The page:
Eurasian Crossroads: A History of Xinjiang. Editor: James A Millward. New York, NY: Columbia University Press, 2007.
As the survey in Chapters 1 and 2 shows, from the earliest times Xinjiang history has been the history of interaction with other places, be it through migration, trade or imperial conquest. By the sixteenth century, where we begin this chapter, out of the chaos that had followed the decline of the Mongol empire new, larger and more consolidated states were emerging in the agrarian rimlands of the continent—China, India, Persia, Russia. In Central Eurasia as well there were various attempts to- reunify, even reimperialise, in Tibet, in Transoxiana, among Mongol groups, and in Manchuria. These efforts involved the mustering of both politico-military and religio-ideological forms of power. Increasingly the ethnic and religious landscape in Central Eurasia resembles that of modern times, with Turkic speakers, Iranian speakers, Mongol speakers, Muslims, Tibetan Buddhists, Mongols, Kazaks, Kirghiz, Uyghurs, Chinese and so on all living more or less where we find them today. Xinjiang was, quite literally, in the middle of all this, and events of these centuries left two legacies that have endured to the present: Xinjiang’s sedentary and nomadic population became almost entirely Islamic; and competition among reimperialisers in Mongolia, Manchuria and China resulted in Xinjiang’s incorporation and integration to a China-based state in a manner closer than ever before.
Xinjiang was Islamicised by the seventeenth century. This process had begun earlier, its onset signalled by the tenth-century conversion of Satuq Bughra Khan and ‘200,000 tents of the Turks’ discussed in the previous chapter. But while Turkic Central Asia had largely converted to Islam (and Islam had adapted to the nomads’ needs), the Mongols were new arrivals in the thirteenth century. They were generally a brand of animist, believing in a universal sky-god (Tenggeri) and various other spirits whom shamans could contact, though some followed Tibetan Buddhism, and many influential Mongols were Nestorian Christians. The Chaghatayid Tughluq Temür’s own embrace of Islam in the fourteenth century shows that Islam was making inroads among the Mongols in Xinjiang, but does not yet mark full Islamicisation of either the nomads or Xinjiang’s oasis-dwellers. The Ming envoy Chen Cheng, passing through Turfan in 1414, noted many monks and Buddhist temples in that city and environs, and just a few years before that, Turfan had sent Buddhist priests as envoys to the Ming. Even further west, ‘those living in felt tents’ in the mountains and steppes of Moghulistan were not yet considered true Muslims: until the mid-fifteenth century, the Muslims could still legally enslave ‘Moghuls’ as infidels. But by the early decades of the sixteenth century inhabitants of the old Uyghur kingdom in the Turfan Basin had followed those of the oases of the Tarim Basin in becoming Muslims. Indeed, within a few decades control over the Tarim cities would fall to shaykhs tracing their lineage to Bukhara, the old Mughal khans reigning as mere figureheads.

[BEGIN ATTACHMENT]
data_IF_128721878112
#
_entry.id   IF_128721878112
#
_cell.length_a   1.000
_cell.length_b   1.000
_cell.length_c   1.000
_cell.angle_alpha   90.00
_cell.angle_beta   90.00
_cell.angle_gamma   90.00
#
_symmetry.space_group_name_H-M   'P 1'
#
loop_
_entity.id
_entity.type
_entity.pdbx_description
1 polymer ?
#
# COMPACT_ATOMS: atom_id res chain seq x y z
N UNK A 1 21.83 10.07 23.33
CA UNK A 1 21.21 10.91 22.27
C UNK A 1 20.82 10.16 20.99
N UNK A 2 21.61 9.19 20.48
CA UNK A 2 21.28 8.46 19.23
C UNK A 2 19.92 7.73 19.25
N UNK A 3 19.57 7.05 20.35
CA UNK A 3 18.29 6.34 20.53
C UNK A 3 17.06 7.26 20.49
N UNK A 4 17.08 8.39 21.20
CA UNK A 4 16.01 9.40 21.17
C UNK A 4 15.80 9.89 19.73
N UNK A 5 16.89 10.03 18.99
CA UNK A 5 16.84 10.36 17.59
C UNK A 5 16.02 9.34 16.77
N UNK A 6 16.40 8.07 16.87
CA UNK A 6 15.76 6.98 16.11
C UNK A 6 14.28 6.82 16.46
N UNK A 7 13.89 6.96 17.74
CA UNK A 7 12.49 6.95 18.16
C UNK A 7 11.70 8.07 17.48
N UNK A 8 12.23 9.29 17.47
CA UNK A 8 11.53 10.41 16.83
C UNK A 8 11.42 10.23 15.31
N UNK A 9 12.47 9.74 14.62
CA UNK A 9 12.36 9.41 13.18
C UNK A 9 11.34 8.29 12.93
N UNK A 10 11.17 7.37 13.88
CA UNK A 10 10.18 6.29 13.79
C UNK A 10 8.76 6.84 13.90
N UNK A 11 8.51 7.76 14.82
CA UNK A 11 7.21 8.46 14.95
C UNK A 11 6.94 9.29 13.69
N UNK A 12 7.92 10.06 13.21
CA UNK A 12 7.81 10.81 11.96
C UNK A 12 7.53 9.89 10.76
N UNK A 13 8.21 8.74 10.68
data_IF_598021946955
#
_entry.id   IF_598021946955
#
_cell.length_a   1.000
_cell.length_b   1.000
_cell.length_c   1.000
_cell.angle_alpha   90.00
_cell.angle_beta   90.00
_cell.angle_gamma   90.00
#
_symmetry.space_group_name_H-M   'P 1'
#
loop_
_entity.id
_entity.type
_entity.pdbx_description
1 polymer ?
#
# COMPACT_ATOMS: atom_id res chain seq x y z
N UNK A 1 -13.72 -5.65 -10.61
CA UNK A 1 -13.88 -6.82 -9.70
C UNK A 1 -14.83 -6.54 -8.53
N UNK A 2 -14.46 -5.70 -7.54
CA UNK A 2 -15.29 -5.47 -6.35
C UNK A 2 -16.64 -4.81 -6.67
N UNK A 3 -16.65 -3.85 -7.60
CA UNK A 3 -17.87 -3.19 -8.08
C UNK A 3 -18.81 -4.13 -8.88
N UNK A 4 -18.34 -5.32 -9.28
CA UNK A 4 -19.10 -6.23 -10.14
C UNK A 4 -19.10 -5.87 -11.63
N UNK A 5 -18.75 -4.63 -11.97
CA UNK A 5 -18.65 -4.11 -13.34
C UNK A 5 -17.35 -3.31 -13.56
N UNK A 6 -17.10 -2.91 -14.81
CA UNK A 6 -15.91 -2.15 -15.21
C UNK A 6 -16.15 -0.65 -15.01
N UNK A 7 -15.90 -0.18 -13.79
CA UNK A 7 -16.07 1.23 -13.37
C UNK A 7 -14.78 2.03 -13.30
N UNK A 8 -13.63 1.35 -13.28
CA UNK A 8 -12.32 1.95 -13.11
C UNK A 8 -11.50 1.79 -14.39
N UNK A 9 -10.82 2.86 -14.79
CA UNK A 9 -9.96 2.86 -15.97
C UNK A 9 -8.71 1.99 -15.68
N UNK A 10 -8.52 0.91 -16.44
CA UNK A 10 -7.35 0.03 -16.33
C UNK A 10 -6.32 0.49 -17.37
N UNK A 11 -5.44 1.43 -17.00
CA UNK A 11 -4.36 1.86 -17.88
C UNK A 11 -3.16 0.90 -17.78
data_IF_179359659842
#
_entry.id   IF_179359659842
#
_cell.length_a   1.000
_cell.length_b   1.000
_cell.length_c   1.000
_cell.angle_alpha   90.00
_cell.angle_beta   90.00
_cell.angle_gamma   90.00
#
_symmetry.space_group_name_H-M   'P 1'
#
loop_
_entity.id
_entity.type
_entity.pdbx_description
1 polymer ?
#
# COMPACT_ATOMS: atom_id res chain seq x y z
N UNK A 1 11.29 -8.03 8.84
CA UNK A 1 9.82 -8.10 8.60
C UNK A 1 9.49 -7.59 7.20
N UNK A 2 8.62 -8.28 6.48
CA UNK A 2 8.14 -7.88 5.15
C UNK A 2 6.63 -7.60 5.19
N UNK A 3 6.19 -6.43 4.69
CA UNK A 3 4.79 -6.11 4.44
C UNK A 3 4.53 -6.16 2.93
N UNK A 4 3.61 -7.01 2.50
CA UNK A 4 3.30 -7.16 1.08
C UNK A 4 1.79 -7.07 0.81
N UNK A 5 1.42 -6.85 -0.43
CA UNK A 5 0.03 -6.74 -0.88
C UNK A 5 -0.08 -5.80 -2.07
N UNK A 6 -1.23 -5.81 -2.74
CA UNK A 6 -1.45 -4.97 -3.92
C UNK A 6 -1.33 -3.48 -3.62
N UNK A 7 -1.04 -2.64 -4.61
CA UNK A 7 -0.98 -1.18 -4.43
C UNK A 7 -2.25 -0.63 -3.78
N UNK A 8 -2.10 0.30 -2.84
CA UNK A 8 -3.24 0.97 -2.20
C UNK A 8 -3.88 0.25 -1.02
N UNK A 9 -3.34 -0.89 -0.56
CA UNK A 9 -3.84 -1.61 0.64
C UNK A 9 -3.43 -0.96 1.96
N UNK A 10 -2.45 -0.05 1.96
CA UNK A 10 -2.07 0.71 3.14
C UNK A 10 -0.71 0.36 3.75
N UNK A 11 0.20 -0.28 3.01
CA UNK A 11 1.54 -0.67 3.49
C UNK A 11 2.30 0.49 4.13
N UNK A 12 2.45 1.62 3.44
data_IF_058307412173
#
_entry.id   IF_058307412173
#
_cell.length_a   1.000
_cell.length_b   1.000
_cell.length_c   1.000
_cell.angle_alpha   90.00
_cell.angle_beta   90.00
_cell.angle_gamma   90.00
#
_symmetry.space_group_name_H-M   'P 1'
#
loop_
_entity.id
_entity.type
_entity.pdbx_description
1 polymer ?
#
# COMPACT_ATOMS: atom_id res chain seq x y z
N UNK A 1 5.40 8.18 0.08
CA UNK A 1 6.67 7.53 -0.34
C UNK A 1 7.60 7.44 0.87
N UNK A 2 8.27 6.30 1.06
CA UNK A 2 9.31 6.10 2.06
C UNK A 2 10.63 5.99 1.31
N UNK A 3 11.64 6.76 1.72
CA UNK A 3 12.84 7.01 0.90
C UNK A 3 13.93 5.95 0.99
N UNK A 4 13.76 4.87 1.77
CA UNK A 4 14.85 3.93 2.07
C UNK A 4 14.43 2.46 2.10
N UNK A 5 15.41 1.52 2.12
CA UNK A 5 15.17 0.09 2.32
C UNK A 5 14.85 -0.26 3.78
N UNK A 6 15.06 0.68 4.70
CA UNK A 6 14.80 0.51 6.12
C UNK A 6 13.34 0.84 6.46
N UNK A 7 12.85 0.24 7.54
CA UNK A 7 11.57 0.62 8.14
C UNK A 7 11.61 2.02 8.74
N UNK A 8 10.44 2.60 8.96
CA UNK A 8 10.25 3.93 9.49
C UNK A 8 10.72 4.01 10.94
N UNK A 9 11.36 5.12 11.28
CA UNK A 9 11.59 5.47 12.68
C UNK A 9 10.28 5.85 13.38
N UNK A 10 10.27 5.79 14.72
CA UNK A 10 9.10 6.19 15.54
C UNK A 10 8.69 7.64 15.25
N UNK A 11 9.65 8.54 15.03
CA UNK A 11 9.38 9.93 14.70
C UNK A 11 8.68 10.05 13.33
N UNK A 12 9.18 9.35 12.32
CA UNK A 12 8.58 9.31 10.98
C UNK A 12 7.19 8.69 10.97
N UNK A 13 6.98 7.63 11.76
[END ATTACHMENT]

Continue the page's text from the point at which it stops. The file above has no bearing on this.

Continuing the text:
Islamicisation linked the Xinjiang region culturally to the west, to the broad zone of Central and South Asia whose high culture was in Persian or Chaghatay Turkic. At the same time, however, Xinjiang remained strategically implicated in the power dynamics between north China-and Mongolia-based powers. There would be one more round in the pattern we have noted above: the north China-based power expanding westward into Xinjiang as part of its campaign against the steppe empire. Despite the repetition of certain patterns, however, history does not really repeat itself. In this final sequel the Qing fought the Zunghars with new technology, a larger agrarian tax base, greater logistical reach, more efficient mercantile cooperation and a different ideology than its predecessors, combining and transcending both Chinese and steppe historical achievements and institutions. The result would integrate Xinjiang within a centrally administered China-based empire far more tightly than it had ever been under Han, Tang or Yuan.
Meanwhile, other empires were converging on the scene. Together with the Qing occupation of Xinjiang, the eastward advance of the Russian empire and northward push of the British Raj effectively hemmed in Xinjiang and the rest of Central Eurasia, marking the end of the nomadic steppe empire and bringing the region into unprecedented contact with a wider world.
Sufi Proselytisation in the Tarim Basin
Muhammad Oghlan Khan, a Chaghatayid raised to the khanship by the Dughlat clan, took the business of Islamicisation seriously. He issued an edict in Kashgar around 1416 to the effect that any Mongol nomad or member of the ruling clan who did not wear a turban would have a horseshoe nail driven into his head. ‘May God recompense him with Good’, comments the historian.